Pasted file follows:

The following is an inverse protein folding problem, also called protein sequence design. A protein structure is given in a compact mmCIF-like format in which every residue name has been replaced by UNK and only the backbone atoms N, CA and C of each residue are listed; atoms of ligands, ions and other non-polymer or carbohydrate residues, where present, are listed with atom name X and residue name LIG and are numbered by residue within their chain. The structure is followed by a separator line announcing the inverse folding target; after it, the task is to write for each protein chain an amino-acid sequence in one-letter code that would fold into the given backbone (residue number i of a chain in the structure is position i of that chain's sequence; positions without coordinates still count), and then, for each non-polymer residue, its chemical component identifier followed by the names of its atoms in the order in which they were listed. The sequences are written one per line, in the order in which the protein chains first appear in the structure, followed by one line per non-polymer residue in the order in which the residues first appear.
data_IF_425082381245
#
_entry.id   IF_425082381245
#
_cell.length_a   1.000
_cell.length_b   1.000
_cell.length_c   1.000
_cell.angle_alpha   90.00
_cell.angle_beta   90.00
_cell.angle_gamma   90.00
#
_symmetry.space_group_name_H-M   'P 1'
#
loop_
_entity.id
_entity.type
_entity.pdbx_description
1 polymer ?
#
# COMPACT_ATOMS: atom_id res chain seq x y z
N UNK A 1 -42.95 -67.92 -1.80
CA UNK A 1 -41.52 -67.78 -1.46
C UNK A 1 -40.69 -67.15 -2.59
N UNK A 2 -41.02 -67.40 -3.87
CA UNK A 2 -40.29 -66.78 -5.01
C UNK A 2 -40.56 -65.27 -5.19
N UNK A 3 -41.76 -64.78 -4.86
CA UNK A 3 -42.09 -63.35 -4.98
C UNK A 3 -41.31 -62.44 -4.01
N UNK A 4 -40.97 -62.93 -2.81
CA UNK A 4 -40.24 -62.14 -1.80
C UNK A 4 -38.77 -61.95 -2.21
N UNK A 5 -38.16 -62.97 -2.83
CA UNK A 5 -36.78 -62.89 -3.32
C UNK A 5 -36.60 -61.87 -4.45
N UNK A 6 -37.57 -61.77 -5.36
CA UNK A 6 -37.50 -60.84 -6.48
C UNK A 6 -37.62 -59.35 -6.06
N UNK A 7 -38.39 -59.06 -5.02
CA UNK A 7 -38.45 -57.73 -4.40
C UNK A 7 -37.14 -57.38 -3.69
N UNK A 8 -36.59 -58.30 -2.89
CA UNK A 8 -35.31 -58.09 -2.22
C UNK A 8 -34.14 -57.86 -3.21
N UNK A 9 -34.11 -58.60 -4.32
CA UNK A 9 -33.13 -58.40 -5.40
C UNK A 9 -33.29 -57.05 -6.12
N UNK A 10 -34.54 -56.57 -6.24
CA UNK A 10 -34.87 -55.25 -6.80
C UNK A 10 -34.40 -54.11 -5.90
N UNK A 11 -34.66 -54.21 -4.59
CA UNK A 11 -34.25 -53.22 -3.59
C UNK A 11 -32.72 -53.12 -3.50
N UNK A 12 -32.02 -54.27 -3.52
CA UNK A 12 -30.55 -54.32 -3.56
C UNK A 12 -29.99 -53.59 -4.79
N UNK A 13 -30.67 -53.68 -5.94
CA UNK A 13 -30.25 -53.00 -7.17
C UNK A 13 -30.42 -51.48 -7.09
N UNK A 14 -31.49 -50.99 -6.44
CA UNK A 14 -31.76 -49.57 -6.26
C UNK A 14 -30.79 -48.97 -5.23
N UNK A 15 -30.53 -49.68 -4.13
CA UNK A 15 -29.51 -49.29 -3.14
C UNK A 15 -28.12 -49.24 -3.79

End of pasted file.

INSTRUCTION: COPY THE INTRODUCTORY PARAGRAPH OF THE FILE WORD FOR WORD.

The following is an inverse protein folding problem, also called protein sequence design. A protein structure is given in a compact mmCIF-like format in which every residue name has been replaced by UNK and only the backbone atoms N, CA and C of each residue are listed; atoms of ligands, ions and other non-polymer or carbohydrate residues, where present, are listed with atom name X and residue name LIG and are numbered by residue within their chain. The structure is followed by a separator line announcing the inverse folding target; after it, the task is to write for each protein chain an amino-acid sequence in one-letter code that would fold into the given backbone (residue number i of a chain in the structure is position i of that chain's sequence; positions without coordinates still count), and then, for each non-polymer residue, its chemical component identifier followed by the names of its atoms in the order in which they were listed. The sequences are written one per line, in the order in which the protein chains first appear in the structure, followed by one line per non-polymer residue in the order in which the residues first appear.